welcome-with-loveWelcome With Love, by Jenni Overend and illustrated by Julie Vivas. I love this book! This is the perfect book to help prepare children who might be attending the birth because it shows the mom in several different labor positions with her husband. The midwife and other children are in the illustrations as well. This is a little different than other children’s book because it actually shows the birth. Don’t worry. There’s no blood and gore and raunchy shots, but it beautifully depicts what homebirth is all about. Mom gives birth standing up, leaning on her husband. You see baby’s head coming out from her. Next, the mom is kneeling, scooping her baby up to her with the cord still attached. My favorite drawing is the scene after the birth from overhead which shows the dad holding the placenta in the bowl; he had just cut the cord. Baby is tucked in bed beside mom, surrounded by the three other children. My favorite quote:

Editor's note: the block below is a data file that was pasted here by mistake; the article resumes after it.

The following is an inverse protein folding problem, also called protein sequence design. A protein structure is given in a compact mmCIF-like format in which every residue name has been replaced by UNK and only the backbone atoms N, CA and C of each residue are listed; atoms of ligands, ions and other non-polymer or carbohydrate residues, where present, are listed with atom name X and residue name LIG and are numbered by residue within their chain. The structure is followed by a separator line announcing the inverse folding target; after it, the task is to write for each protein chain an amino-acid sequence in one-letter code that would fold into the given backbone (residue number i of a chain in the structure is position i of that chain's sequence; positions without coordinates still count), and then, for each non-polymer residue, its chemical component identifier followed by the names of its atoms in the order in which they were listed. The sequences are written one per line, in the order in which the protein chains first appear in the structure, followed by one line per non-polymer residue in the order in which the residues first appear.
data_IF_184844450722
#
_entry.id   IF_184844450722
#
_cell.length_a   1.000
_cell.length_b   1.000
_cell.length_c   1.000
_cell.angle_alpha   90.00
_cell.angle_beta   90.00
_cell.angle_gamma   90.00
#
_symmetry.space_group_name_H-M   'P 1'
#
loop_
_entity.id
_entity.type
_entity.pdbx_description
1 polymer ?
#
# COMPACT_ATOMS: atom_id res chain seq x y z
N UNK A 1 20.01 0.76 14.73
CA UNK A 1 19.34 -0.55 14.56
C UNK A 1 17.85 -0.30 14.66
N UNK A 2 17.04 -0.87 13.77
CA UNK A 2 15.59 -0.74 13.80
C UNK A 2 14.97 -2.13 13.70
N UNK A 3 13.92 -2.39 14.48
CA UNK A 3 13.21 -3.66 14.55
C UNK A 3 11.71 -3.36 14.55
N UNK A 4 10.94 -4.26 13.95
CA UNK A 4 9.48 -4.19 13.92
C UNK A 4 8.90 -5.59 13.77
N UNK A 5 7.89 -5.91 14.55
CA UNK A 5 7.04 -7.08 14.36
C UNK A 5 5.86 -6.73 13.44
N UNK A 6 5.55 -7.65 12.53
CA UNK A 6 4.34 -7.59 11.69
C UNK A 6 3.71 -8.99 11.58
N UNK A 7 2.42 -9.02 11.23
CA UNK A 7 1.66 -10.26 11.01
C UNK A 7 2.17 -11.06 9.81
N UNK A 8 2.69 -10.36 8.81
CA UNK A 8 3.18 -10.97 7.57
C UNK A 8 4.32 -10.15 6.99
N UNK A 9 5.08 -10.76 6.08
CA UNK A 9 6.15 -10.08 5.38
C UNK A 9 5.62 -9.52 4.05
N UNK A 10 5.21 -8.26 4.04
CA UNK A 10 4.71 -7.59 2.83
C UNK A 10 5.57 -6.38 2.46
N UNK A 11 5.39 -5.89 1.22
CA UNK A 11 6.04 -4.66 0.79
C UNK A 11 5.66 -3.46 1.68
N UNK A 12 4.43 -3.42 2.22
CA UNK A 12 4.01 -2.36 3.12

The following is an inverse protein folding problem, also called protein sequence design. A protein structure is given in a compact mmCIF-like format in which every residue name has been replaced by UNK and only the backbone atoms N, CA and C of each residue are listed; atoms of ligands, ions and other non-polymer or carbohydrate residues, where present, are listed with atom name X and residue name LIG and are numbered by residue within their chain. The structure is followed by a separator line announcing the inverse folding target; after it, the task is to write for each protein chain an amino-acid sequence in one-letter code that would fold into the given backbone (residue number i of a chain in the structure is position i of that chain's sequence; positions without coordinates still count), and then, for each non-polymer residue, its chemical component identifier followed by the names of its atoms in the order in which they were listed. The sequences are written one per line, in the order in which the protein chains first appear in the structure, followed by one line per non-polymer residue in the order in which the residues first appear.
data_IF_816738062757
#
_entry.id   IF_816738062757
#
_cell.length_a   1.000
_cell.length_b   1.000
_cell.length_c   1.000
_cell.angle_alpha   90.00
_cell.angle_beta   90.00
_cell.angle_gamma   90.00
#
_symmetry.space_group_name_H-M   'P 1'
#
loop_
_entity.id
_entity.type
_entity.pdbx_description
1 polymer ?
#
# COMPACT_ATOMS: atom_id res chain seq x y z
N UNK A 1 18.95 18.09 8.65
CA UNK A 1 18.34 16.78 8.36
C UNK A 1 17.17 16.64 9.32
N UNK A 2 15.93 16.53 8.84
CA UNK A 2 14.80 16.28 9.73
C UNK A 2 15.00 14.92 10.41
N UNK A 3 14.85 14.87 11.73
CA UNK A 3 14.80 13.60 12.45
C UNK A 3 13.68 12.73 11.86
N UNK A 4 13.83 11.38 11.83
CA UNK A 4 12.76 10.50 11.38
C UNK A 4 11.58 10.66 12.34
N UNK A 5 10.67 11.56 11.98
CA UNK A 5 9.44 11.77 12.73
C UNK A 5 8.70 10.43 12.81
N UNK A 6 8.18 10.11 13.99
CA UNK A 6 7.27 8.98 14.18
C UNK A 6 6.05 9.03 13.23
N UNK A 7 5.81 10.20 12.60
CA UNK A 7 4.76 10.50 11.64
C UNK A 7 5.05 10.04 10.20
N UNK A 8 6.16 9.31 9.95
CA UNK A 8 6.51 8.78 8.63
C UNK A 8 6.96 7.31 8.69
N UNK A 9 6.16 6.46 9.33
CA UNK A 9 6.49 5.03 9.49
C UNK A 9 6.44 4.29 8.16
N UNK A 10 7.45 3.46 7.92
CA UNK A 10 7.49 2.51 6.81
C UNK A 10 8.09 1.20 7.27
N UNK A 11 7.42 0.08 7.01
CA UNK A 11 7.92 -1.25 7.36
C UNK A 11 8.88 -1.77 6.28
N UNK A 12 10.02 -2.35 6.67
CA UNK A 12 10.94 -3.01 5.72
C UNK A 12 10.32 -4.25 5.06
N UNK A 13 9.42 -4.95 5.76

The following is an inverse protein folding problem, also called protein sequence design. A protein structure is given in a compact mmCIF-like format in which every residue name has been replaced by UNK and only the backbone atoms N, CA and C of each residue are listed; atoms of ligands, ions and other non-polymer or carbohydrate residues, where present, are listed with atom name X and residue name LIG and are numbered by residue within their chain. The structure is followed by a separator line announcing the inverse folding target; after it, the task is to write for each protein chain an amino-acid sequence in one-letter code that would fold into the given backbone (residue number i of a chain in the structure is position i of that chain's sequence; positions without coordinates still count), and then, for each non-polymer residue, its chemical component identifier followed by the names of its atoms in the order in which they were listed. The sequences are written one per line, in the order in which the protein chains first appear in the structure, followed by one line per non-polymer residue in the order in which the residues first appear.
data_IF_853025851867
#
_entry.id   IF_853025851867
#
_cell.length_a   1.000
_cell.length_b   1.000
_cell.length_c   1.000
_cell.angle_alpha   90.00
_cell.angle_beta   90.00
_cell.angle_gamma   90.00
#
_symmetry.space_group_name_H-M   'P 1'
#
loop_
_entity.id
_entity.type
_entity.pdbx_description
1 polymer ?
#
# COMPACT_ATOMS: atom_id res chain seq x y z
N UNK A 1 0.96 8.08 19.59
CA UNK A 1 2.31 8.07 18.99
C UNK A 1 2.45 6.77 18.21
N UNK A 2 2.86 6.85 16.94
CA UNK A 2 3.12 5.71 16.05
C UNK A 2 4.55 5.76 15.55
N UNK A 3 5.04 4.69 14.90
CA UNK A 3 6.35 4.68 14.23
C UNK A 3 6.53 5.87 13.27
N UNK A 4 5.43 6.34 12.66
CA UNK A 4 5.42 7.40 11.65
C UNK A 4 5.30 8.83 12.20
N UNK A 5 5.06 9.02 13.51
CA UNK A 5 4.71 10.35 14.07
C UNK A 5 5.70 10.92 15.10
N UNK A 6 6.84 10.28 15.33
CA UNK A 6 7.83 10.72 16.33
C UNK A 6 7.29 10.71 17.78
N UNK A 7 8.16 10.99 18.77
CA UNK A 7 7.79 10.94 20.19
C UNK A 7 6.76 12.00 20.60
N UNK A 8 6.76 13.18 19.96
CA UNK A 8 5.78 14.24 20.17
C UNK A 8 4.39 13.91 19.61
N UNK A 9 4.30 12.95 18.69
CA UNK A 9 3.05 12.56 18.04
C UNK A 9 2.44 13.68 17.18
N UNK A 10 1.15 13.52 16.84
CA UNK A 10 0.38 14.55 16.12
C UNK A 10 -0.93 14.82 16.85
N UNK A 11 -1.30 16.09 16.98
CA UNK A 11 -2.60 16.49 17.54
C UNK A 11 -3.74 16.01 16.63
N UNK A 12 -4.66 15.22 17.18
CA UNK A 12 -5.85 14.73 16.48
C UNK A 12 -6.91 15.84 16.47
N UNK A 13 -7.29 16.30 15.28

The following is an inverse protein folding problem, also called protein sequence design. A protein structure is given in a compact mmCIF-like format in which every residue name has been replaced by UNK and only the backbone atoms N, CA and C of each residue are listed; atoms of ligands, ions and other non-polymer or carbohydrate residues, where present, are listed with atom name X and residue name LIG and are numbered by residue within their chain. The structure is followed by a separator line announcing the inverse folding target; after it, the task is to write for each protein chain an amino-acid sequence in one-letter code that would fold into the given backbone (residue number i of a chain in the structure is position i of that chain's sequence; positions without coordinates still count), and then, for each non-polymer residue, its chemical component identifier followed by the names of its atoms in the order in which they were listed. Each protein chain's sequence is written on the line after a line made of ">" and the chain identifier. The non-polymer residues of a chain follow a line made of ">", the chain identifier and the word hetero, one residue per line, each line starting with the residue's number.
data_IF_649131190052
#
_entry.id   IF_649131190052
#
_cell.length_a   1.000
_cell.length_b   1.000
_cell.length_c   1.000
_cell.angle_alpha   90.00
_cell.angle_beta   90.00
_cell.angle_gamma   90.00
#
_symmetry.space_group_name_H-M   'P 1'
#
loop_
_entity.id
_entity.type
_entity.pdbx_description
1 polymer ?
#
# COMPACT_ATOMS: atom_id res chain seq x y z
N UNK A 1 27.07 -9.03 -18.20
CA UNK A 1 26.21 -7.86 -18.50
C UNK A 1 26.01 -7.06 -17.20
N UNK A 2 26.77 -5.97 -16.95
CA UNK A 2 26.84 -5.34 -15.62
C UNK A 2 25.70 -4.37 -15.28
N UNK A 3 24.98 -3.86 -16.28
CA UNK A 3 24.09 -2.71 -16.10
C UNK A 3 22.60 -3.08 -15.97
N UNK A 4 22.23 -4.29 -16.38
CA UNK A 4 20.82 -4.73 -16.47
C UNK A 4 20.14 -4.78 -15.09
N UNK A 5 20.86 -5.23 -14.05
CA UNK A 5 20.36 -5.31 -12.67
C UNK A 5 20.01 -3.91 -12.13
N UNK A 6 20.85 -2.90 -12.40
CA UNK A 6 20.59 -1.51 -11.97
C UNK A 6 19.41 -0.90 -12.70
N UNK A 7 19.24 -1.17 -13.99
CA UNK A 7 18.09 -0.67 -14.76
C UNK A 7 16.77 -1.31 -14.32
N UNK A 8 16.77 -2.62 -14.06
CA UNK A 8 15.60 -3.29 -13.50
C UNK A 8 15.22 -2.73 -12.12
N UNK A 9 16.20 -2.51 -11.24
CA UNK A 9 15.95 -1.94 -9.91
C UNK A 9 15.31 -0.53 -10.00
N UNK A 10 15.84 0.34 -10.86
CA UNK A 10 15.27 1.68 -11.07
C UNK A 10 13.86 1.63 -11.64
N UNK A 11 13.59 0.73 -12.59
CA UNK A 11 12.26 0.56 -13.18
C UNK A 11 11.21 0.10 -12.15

A little boy, Mum says, crying and smiling at the same time. She holds him close against her breast. Dad tucks the blanket around them. He’s crying too.


berenstainThe Berenstain Bears’ New Baby, by Stan and Jan Berenstain. Cute little book. Brother bear has outgrown his bed so he and Dad go out into the woods to build a new one. When they get home, there’s a new baby sister in brother’s old bed.


Dancing Waters, by Tara Tulley and illustrated by KC Clark “tenderly tells the story of a family who chooses a doula and waterbirth in a hospital setting” Also available by the same author and illustrator is Stars of the Sky where a mother tells her twins about their homebirth.

Dale, a childbirth educator, says,

It looks like it’s a feast for the eyes as well as the heart and soul.

I have not seen these books for myself, but they look delightful. You can find them here.

If you know of another book that might fit my list, please let me know by leaving a comment.